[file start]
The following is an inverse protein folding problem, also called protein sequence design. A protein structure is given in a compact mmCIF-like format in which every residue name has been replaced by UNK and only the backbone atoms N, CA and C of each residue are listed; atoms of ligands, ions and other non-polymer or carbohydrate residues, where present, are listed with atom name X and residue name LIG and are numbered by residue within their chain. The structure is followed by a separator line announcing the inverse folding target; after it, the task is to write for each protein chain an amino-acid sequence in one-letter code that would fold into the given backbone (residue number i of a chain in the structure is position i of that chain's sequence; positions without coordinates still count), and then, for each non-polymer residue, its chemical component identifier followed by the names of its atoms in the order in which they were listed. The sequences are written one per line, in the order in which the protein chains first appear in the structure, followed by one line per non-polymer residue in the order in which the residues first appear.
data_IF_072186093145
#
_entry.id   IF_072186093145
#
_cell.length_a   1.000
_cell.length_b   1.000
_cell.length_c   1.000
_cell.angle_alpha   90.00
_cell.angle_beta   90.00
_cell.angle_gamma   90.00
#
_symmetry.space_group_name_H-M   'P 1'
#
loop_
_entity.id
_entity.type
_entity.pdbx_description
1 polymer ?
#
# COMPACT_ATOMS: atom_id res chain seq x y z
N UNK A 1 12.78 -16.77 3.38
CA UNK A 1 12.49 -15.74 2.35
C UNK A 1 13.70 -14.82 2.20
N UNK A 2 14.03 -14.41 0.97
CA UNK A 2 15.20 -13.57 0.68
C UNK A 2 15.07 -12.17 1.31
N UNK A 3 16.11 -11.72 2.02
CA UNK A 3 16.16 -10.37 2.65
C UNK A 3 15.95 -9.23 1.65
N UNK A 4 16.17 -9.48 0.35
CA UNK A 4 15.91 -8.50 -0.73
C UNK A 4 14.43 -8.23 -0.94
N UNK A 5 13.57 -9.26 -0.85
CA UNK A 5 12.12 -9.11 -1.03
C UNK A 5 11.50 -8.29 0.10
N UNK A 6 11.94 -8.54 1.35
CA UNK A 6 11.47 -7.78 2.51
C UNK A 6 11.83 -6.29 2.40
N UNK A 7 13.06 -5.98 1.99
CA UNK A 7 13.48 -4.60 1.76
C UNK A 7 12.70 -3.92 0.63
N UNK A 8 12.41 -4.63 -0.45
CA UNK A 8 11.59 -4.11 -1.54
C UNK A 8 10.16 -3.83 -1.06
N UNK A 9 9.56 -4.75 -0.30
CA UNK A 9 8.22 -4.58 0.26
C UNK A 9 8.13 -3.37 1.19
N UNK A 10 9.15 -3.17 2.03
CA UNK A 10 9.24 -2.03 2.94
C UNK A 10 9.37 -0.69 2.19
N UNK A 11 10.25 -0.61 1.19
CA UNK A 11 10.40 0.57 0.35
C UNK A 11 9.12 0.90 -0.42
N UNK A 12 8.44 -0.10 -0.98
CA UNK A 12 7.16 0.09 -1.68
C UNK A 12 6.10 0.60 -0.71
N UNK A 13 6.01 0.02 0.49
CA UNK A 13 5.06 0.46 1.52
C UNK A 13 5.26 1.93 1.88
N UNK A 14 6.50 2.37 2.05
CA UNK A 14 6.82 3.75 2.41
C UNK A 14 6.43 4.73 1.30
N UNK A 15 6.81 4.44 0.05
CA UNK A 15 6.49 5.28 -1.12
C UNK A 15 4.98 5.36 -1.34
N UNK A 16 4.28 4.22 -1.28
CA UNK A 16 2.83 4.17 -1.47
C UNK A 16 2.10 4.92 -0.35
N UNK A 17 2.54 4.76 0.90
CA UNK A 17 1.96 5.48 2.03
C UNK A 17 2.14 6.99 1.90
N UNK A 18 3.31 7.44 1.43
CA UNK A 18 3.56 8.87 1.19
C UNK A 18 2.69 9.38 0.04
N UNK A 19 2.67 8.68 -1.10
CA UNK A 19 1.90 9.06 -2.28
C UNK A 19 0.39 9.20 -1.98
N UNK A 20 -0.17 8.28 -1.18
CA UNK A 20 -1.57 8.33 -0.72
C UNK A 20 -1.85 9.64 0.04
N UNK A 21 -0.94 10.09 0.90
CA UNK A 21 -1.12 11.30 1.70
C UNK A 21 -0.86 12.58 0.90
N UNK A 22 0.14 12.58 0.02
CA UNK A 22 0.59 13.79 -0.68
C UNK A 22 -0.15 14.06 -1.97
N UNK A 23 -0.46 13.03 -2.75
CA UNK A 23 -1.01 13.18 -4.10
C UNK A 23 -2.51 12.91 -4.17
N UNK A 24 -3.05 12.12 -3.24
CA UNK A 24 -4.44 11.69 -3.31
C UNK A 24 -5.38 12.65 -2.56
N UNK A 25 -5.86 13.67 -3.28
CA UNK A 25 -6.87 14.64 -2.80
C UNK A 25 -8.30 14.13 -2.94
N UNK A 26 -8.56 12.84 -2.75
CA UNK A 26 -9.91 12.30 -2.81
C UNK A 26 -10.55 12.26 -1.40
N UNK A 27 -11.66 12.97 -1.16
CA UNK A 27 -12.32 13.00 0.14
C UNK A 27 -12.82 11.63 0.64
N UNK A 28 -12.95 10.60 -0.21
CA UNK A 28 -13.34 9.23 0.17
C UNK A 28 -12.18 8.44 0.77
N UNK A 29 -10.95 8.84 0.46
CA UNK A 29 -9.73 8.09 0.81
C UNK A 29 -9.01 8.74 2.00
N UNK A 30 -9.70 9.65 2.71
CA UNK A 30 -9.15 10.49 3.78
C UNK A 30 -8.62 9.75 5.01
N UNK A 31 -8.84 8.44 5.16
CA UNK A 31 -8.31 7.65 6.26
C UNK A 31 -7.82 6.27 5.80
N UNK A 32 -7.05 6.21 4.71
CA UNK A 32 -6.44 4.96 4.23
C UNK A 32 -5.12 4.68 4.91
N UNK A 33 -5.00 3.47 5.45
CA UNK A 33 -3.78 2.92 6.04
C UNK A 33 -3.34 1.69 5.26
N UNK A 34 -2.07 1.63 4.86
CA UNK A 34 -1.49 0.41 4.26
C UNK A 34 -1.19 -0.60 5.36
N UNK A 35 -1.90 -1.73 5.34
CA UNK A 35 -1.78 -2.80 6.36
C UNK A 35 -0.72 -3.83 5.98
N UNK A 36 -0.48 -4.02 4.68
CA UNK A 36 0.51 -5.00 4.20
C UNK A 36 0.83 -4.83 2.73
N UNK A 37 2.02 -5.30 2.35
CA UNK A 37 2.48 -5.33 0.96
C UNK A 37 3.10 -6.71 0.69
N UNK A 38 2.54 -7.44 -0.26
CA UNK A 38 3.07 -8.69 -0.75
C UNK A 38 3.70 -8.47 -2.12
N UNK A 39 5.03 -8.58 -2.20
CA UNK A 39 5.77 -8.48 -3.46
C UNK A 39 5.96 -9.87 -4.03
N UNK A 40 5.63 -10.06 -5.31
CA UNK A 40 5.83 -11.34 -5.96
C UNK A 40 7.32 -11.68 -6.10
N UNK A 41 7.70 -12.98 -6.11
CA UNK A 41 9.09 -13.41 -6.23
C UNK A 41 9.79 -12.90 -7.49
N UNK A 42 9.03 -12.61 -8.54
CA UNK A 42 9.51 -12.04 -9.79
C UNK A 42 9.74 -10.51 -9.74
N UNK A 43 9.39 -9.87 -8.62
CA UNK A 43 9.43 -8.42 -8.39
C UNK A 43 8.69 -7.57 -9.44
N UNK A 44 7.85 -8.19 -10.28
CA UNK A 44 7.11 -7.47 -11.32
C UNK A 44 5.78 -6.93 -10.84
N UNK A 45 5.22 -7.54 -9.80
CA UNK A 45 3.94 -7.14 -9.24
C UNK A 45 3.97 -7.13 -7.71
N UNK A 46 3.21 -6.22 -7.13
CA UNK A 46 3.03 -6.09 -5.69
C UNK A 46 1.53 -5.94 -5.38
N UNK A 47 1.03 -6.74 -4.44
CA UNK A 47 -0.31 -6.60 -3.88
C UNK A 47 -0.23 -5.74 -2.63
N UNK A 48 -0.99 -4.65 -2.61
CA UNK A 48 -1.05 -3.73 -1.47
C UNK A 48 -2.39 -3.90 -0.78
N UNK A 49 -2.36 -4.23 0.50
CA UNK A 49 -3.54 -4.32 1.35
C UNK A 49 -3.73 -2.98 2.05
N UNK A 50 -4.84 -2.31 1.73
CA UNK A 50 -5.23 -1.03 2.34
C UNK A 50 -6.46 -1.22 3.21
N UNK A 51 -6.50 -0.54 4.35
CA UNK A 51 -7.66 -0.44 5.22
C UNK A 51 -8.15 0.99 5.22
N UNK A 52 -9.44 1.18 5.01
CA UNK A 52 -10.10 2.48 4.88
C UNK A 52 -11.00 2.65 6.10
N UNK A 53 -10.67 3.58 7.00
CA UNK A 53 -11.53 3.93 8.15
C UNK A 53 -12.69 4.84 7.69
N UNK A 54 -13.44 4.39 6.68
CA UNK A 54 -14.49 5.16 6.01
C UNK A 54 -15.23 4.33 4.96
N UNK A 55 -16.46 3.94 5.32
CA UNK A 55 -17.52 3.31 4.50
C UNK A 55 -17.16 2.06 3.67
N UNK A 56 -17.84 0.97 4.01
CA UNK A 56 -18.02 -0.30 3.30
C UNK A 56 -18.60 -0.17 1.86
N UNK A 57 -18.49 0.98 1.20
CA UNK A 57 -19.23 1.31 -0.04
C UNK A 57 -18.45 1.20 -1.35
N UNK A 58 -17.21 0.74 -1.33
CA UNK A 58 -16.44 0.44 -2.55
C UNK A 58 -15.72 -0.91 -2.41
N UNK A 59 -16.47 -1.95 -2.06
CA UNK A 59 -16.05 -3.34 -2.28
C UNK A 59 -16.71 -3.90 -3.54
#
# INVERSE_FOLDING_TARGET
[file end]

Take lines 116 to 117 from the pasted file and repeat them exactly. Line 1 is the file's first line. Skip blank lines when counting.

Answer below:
CA UNK A 32 -6.44 4.96 4.23
C UNK A 32 -5.12 4.68 4.91